Canadian Rental Service

Editorial: October 2012

Patrick Flannery   

Features Business Intelligence

I recently received a letter from a concerned reader pointing out what he felt to be an unsafe work practice in a photo in a past issue.

I recently received a letter from a concerned reader pointing out what he felt to be an unsafe work practice in a photo in a past issue. I love getting those letters because it means people are not only reading the magazine, but they are scrutinizing it very carefully, which means they are engaged and interested. In this instance, the reader thought we should not have published the photo because it might create the impression in some people’s minds that rental houses do not operate safely.

I think this touches on an interesting point about the relationship between a trade magazine and the market it serves. Is it the job of Canadian Rental Service to promote a certain image of this industry? Even more importantly, is it my job to promote that image regardless of whether or not it is a true representation?

The question of true representation is, of course, a thorny one. In the infamous words of Pontius Pilate, “What is truth?” No one can lay claim to the definitive answer to that question. However, we do have shared standards of truth. Perhaps the question is better rephrased to ask whether I should knowingly violate my own standard of truth to protect the reputation of the industry, or a particular operator.

I think a trade magazine’s mission is to be unfailingly, unswervingly supportive of the industry it serves. I feel I bear a heavy responsibility to do all I can to protect and promote the interests of rental operators in this country, and to help them in any way I can to cut costs, increase revenues and build their businesses. Telling the truth is part of that mission. The day I lose sight of that mission is the day you, the reader, stop trusting what you read in this magazine. And when that happens, you don’t have a magazine for much longer. No one wants to read lies. Even flattering lies.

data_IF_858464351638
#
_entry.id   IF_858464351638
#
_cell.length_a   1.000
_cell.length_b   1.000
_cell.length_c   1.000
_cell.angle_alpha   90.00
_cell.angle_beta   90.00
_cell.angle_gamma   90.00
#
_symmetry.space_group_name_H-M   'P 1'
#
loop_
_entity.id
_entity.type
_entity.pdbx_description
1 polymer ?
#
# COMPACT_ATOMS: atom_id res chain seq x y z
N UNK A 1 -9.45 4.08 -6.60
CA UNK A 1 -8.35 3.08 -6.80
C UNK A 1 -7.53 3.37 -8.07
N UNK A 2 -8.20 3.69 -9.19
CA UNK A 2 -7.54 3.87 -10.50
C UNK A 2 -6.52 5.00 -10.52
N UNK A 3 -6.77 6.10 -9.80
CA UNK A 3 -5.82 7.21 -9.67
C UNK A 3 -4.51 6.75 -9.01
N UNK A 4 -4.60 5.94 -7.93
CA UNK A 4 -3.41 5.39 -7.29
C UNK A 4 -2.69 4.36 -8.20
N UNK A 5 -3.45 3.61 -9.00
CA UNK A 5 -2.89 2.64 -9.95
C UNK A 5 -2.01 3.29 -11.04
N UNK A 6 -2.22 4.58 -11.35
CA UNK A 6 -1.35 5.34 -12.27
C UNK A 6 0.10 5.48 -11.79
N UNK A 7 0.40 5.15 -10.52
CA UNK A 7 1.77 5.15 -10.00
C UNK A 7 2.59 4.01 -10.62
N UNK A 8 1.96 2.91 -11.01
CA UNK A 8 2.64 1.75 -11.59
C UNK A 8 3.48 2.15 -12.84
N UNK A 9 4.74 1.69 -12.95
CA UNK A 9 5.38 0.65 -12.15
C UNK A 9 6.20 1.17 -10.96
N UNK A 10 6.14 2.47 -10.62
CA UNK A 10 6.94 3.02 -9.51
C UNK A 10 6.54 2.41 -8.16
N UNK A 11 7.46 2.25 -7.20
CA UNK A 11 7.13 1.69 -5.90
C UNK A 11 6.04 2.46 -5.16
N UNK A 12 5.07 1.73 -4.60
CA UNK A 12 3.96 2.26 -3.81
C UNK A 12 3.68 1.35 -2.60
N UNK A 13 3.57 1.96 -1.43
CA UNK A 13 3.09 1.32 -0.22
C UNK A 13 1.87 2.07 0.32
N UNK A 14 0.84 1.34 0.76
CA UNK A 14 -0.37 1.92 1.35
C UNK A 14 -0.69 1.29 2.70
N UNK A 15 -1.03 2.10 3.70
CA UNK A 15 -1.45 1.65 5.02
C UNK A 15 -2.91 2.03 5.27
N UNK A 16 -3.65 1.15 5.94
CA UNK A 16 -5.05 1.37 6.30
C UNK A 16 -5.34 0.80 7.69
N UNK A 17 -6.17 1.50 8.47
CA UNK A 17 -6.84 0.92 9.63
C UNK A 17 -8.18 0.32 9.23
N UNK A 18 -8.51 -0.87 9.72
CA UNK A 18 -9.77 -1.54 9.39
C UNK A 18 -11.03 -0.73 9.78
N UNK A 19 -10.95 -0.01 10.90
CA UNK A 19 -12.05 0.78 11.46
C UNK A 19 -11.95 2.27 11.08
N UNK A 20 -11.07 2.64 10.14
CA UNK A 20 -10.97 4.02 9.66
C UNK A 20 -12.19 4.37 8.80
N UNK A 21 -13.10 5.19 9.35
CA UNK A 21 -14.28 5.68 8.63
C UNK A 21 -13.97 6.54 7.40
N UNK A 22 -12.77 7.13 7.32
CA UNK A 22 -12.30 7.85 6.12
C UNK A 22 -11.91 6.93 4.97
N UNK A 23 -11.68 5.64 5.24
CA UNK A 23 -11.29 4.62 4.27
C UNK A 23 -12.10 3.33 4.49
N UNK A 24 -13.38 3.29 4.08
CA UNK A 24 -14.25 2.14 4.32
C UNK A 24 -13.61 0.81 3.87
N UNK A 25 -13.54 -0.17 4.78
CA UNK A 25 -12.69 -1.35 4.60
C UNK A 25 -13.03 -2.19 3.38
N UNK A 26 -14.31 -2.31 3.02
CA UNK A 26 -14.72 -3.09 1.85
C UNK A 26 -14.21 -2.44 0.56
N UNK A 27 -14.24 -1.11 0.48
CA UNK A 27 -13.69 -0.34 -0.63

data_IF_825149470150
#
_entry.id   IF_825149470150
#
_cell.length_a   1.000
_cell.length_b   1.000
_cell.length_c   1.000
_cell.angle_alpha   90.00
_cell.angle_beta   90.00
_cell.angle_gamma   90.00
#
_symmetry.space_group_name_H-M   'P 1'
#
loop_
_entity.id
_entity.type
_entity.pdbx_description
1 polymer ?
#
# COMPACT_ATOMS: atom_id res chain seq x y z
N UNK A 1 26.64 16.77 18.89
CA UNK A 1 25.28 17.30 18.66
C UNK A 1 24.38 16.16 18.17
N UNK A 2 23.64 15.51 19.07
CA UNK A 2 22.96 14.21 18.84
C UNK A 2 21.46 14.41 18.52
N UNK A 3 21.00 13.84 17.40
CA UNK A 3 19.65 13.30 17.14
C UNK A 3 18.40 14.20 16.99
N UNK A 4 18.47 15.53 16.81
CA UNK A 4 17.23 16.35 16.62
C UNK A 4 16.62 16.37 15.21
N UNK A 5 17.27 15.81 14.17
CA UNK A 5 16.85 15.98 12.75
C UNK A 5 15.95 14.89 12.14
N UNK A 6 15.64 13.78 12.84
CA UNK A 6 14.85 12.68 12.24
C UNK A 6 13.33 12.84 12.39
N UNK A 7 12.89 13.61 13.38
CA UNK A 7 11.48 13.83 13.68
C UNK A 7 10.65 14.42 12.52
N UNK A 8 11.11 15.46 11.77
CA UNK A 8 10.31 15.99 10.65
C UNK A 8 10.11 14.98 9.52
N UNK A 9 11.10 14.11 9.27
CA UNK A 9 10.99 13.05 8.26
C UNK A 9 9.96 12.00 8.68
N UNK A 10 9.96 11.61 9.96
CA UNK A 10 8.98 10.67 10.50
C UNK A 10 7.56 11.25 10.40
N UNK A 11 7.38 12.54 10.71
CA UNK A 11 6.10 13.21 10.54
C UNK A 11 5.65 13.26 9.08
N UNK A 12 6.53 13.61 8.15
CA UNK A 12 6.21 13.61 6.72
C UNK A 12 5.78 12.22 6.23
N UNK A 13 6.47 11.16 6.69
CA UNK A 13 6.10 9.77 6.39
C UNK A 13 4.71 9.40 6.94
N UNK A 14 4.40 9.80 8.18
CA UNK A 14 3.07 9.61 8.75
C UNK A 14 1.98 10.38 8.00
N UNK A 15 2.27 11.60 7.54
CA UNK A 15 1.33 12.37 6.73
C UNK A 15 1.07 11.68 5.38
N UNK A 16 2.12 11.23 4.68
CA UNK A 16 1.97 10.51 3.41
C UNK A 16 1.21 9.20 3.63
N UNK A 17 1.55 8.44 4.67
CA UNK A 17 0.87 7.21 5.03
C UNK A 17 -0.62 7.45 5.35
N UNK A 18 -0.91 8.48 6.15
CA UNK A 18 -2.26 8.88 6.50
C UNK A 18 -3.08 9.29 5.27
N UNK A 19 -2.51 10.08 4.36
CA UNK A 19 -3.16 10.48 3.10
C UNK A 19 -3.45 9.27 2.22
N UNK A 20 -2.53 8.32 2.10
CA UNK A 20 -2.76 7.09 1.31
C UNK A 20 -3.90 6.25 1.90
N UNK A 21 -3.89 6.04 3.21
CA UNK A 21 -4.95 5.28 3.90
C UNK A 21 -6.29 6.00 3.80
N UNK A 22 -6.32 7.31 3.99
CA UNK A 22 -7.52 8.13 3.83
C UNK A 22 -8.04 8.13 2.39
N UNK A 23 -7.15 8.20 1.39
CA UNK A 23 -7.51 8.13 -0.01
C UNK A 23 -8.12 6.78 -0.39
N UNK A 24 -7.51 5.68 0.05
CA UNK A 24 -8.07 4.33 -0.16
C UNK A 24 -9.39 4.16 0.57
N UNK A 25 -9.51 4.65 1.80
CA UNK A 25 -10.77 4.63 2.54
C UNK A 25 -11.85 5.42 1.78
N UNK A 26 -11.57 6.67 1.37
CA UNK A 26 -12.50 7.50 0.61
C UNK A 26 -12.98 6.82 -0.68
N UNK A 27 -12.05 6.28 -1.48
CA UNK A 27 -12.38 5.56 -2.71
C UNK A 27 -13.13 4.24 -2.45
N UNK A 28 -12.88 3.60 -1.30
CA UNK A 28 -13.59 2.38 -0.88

So telling a deliberate lie to protect the image of the industry would defeat the very purpose it set out to achieve. A magazine with no credibility does not make or break reputations – it is simply ignored.

But what about errors of omission rather than commission? Most people would say that simply refraining from divulging a particular bit of information is not in the same category as a lie. As Mom used to say, “If you have nothing nice to say, say nothing at all.“ Perhaps the interests of the industry would be best served if trade magazines showed only the good bits of what they cover and left the rest out of sight and out of mind. No intent to deceive, no deliberate cover-up, but just a decorous silence with regard to things unpleasant and uncomfortable.

Once again, I think Mom has the answer. How silent did she remain concerning your shortcomings as a kid? How unwilling was she to say something not-so-nice when you were rude or lazy or jumping on your brother’s head? Not that unwilling at all, as I recall. She spoke up to us because she loves us and knew that embarrassment or a guilty conscience is a small price to pay for a lesson learned.

I’m not qualified to teach the rental industry any lessons. But I can put the information out there and let people draw what lessons they can. Remember, Canadian Rental Service doesn’t go to your customers, it goes to your colleagues. Inside this industry family, I think the best policy is Mom’s policy: openness and honesty, good with the bad, warts and all.

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